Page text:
Tomato plants attract a wide variety of bugs, some of which are more harmful than others. Depending on the type of pest, insects that attack tomato plants can feed on the roots, stems, plant sap, fruit, buds or leaves. Those pests that specifically eat the tomato plant leaves are just as damaging as the other types of insects, and sometimes also feed on the buds and fruits.
The tiny tomato pinworms make blotched mines in the tomato plant leaves, causing the leaves to fold and webbing them together. The tomato pinworm is yellowish, greenish or grayish, often with purple spots and up to 1/3 inch long. Control tomato pinworm infestations by applying an insecticide like methomyl and abamectin, as well as by destroying the plants after the harvest is finished to kill any over-wintering pinworms.
The vegetable leafminer feeds on the tomato plant leaves, creating tiny mines or holes that are slightly enlarged at one end. These tomato plant pests are bright-yellow, up to 1/10 inch long and maggot-like, with pointed heads. Treat infested tomato plants with a leafminer-specific insecticide, such as abamectin, cyromazine or spinosad.
Hornworms feed on tomato plant leaves, stripping them from the stems. These caterpillar-like pests are green to reddish-brown with seven or eight "V"-shaped marks and black spiracles along each side of their bodies. Hornworms have a red or black horn-like protuberance growing from their rear ends, and their bodies are up to 3 1/2 inches long. Get rid of hornworms by releasing the natural hornworm parasites Trichogramma, Hyposoter exiguae or Bacillus thuringiensis, or spray the tomato plants with esfenvalerate or carbaryl.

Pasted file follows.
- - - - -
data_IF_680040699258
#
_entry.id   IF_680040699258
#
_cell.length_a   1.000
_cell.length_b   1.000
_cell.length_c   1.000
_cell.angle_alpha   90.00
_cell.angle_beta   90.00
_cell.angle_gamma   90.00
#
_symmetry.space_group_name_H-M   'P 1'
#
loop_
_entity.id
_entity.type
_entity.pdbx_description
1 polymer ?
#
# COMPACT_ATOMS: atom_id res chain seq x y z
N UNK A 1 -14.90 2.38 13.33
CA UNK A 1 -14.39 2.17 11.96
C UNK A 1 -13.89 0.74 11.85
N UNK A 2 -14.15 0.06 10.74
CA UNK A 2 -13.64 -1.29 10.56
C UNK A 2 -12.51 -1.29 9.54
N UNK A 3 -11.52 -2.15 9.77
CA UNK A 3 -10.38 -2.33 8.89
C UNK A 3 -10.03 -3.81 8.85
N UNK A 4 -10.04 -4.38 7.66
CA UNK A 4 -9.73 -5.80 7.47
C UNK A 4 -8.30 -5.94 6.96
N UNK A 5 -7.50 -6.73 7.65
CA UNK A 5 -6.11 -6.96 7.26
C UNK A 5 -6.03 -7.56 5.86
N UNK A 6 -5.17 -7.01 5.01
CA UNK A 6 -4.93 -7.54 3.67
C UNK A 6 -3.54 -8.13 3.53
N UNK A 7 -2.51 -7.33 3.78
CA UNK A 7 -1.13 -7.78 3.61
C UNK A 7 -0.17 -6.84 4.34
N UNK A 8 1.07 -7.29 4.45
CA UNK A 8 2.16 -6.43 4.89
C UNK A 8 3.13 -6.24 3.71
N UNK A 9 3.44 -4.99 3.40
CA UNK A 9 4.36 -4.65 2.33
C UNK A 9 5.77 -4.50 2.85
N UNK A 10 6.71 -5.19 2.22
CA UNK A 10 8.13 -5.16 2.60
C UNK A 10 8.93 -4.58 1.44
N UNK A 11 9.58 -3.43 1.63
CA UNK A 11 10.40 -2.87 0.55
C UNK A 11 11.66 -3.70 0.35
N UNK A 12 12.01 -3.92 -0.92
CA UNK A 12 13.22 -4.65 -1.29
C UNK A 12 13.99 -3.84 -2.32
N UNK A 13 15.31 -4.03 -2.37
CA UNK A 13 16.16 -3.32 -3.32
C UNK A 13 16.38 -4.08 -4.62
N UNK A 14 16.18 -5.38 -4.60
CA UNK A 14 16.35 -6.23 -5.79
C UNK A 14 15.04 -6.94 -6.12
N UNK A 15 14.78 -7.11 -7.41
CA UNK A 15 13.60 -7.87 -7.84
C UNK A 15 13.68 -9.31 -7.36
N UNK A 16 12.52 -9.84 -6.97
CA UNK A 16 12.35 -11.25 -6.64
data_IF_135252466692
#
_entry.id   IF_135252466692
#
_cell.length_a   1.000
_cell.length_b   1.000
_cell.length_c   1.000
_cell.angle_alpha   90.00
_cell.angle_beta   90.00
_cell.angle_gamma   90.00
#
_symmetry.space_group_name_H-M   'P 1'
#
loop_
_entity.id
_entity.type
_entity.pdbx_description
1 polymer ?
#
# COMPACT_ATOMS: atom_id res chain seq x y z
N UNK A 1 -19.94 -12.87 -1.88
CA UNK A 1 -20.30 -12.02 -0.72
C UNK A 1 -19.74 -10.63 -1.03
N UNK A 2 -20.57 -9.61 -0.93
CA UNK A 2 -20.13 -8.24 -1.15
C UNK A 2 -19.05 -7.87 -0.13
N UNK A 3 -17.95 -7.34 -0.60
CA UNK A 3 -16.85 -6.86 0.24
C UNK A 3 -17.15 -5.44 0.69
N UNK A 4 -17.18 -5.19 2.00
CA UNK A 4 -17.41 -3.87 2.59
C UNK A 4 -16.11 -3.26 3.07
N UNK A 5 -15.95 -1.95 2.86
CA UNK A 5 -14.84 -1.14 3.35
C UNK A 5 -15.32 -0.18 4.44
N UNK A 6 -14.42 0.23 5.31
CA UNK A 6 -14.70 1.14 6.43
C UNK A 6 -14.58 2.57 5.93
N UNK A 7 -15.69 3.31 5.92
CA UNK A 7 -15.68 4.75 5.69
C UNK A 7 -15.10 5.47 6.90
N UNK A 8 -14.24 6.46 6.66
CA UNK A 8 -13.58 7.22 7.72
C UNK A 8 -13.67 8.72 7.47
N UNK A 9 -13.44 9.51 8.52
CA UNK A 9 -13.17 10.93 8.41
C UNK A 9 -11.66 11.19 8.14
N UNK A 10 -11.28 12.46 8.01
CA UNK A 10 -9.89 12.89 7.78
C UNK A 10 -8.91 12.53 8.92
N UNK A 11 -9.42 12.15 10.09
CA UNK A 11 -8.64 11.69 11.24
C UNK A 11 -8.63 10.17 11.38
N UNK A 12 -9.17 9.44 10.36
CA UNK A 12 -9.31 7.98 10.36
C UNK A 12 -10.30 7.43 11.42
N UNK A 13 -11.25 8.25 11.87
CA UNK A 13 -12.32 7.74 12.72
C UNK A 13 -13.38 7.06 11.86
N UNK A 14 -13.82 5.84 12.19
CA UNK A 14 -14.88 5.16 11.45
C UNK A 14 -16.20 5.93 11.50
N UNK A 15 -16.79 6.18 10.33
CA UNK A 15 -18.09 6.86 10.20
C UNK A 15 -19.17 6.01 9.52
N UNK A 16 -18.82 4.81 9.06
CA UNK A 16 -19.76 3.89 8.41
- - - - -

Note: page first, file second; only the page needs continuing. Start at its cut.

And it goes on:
Flea beetles chew tiny round holes in the tomato plant leaves. These insects are tiny, black beetles that are about 1/10 inch long and sometimes have a pale-yellow stripe on each wing cover. Flea beetles often jump or hop like fleas when disturbed. To get rid of flea beetles, spraying the tomato plants with an appropriate insecticide, such as carbaryl, dinotefuran, pyrethrin or esfenvalerate.
Colorado Potato Beetle
The 1/2-inch-long Colorado potato beetles feed on the leaves of the tomato plant. These insects are yellowish-brown and oval with five black stripes down each wing cover and black spots behind their heads. Spray infested tomato plants with a recommended insecticide for Colorado potato beetles, such as acetamiprid, dinotefuran or clothianidin.
Cabbage loopers eat the leaf tissues on tomato plants, leaving behind the leaf veins and making the leaves look skeletal. Cabbage loopers are green caterpillars with white stripes, growing up to 1-inch long. These pests have three sets of legs near their heads and three sets of "prolegs." Treat tomato plants with Bacillus thuringiensis or spinosad to control cabbage loopers.
Blister beetles chew on the tomato plants leaves, making the foliage look ragged and stunting its growth. The 4/5-inch-long blister beetles have elongated bodies and distinct heads. These beetles usually have black bodies, sometimes with yellow stripes or edging. To get rid of these pests, apply an insecticide labeled for blister beetles, such as carbaryl, diazinon, permethrin or esfenvalerate.